Portuguese and Spanish are the fastest growing European languages in the world after English. Both are part of a broader group known as West Iberian Romance. Although Portuguese and Spanish are closely related, to the point of having a considerable degree of mutual intelligibility, there are also important differences between them, which can pose difficulties for people acquainted with one of the languages who attempt to learn the other.
With around 420 million native speakers, Spanish ranks as the world’s No. 2 language in terms of how many people speak it as their first language. It is slightly ahead of English (328 million) but far behind Chinese (1.2 billion).
It is expected that within 50 years from now, Spanish will the first language of about 50 % of the Americans.
To the people who speak it, Spanish is sometimes called español and sometimes castellano (the Spanish equivalent of “Castilian”). The labels used vary from region to region and sometimes according to political viewpoint.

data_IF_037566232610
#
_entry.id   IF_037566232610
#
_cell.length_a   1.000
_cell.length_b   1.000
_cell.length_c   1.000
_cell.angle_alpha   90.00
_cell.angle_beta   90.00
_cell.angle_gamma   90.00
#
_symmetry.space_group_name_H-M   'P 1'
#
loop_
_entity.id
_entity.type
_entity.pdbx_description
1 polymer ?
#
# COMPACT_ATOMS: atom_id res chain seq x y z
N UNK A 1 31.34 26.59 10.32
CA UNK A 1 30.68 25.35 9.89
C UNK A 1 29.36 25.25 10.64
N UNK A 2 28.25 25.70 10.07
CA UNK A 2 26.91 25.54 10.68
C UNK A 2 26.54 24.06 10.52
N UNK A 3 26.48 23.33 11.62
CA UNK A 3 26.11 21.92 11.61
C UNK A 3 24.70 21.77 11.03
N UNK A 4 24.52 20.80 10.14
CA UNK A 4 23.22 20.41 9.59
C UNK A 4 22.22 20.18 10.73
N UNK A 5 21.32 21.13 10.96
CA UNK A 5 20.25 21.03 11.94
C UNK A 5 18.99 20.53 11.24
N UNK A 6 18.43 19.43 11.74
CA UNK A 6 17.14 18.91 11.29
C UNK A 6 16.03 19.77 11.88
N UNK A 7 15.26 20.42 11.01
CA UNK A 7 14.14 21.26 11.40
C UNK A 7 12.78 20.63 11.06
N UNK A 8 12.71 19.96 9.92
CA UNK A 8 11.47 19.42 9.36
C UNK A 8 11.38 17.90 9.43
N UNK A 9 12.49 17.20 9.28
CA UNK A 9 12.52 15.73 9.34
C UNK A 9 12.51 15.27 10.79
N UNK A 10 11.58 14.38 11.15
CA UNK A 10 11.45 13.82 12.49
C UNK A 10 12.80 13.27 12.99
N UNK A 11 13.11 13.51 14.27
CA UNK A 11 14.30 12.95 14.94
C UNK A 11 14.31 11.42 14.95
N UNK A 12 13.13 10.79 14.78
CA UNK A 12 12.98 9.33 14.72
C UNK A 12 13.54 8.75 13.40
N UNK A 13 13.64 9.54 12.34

Spanish is one of the world’s most phonetic languages. If you know how a word is spelled, you can almost always know how it is pronounced (although the reverse isn’t true).
Portuguese is the seventh most spoken language worldwide, with about 220 million native speakers and 260 million in total. It’s an official language in Portugal, Brazil, Mozambique, Angola, Cape Verde, Guinea-Bissau and Sao Tome and Principe.
Of the five main Romance languages (French, Italian, Spanish, Portuguese, and Romanian), Portuguese is the second most widely spoken after Spanish.
France is the third country in the world with the most Portuguese speakers (after Brazil and Portugal).